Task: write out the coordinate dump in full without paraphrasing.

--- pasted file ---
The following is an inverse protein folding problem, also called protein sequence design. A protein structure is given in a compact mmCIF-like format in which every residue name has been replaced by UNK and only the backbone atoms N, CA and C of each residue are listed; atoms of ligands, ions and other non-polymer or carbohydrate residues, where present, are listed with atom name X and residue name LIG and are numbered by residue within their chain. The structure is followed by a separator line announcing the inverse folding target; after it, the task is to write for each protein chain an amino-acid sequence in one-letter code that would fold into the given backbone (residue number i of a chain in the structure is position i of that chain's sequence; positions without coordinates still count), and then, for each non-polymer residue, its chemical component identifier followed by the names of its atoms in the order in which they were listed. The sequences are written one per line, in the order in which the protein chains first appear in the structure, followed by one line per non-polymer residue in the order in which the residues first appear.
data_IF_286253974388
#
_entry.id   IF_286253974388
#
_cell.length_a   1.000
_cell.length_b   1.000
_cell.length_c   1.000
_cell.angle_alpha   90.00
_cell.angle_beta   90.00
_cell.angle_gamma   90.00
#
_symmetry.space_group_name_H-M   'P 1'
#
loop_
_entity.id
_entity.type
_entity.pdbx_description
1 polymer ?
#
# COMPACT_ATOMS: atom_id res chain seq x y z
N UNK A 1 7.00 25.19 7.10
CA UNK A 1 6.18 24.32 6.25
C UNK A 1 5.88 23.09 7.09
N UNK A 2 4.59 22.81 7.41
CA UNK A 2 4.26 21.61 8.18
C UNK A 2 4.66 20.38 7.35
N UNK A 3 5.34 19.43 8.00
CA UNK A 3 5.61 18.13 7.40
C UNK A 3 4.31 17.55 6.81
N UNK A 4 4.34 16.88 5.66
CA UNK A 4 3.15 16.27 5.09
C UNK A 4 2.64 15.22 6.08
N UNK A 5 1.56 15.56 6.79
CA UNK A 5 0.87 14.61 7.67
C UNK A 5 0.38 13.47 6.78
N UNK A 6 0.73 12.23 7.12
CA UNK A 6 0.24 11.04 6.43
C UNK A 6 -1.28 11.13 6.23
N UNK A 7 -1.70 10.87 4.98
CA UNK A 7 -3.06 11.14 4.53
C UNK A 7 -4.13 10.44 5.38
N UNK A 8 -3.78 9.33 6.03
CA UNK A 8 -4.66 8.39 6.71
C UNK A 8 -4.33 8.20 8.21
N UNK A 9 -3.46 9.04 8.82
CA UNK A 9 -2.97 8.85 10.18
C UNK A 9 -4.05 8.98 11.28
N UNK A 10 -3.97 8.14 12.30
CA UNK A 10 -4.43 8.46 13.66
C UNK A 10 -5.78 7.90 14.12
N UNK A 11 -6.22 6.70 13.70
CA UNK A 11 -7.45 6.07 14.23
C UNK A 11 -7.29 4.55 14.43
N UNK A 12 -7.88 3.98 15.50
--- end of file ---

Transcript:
The following is an inverse protein folding problem, also called protein sequence design. A protein structure is given in a compact mmCIF-like format in which every residue name has been replaced by UNK and only the backbone atoms N, CA and C of each residue are listed; atoms of ligands, ions and other non-polymer or carbohydrate residues, where present, are listed with atom name X and residue name LIG and are numbered by residue within their chain. The structure is followed by a separator line announcing the inverse folding target; after it, the task is to write for each protein chain an amino-acid sequence in one-letter code that would fold into the given backbone (residue number i of a chain in the structure is position i of that chain's sequence; positions without coordinates still count), and then, for each non-polymer residue, its chemical component identifier followed by the names of its atoms in the order in which they were listed. The sequences are written one per line, in the order in which the protein chains first appear in the structure, followed by one line per non-polymer residue in the order in which the residues first appear.
data_IF_286253974388
#
_entry.id   IF_286253974388
#
_cell.length_a   1.000
_cell.length_b   1.000
_cell.length_c   1.000
_cell.angle_alpha   90.00
_cell.angle_beta   90.00
_cell.angle_gamma   90.00
#
_symmetry.space_group_name_H-M   'P 1'
#
loop_
_entity.id
_entity.type
_entity.pdbx_description
1 polymer ?
#
# COMPACT_ATOMS: atom_id res chain seq x y z
N UNK A 1 7.00 25.19 7.10
CA UNK A 1 6.18 24.32 6.25
C UNK A 1 5.88 23.09 7.09
N UNK A 2 4.59 22.81 7.41
CA UNK A 2 4.26 21.61 8.18
C UNK A 2 4.66 20.38 7.35
N UNK A 3 5.34 19.43 8.00
CA UNK A 3 5.61 18.13 7.40
C UNK A 3 4.31 17.55 6.81
N UNK A 4 4.34 16.88 5.66
CA UNK A 4 3.15 16.27 5.09
C UNK A 4 2.64 15.22 6.08
N UNK A 5 1.56 15.56 6.79
CA UNK A 5 0.87 14.61 7.67
C UNK A 5 0.38 13.47 6.78
N UNK A 6 0.73 12.23 7.12
CA UNK A 6 0.24 11.04 6.43
C UNK A 6 -1.28 11.13 6.23
N UNK A 7 -1.70 10.87 4.98
CA UNK A 7 -3.06 11.14 4.53
C UNK A 7 -4.13 10.44 5.38
N UNK A 8 -3.78 9.33 6.03
CA UNK A 8 -4.66 8.39 6.71
C UNK A 8 -4.33 8.20 8.21
N UNK A 9 -3.46 9.04 8.82
CA UNK A 9 -2.97 8.85 10.18
C UNK A 9 -4.05 8.98 11.28
N UNK A 10 -3.97 8.14 12.30
CA UNK A 10 -4.43 8.46 13.66
C UNK A 10 -5.78 7.90 14.12
N UNK A 11 -6.22 6.70 13.70
CA UNK A 11 -7.45 6.07 14.23
C UNK A 11 -7.29 4.55 14.43
N UNK A 12 -7.88 3.98 15.50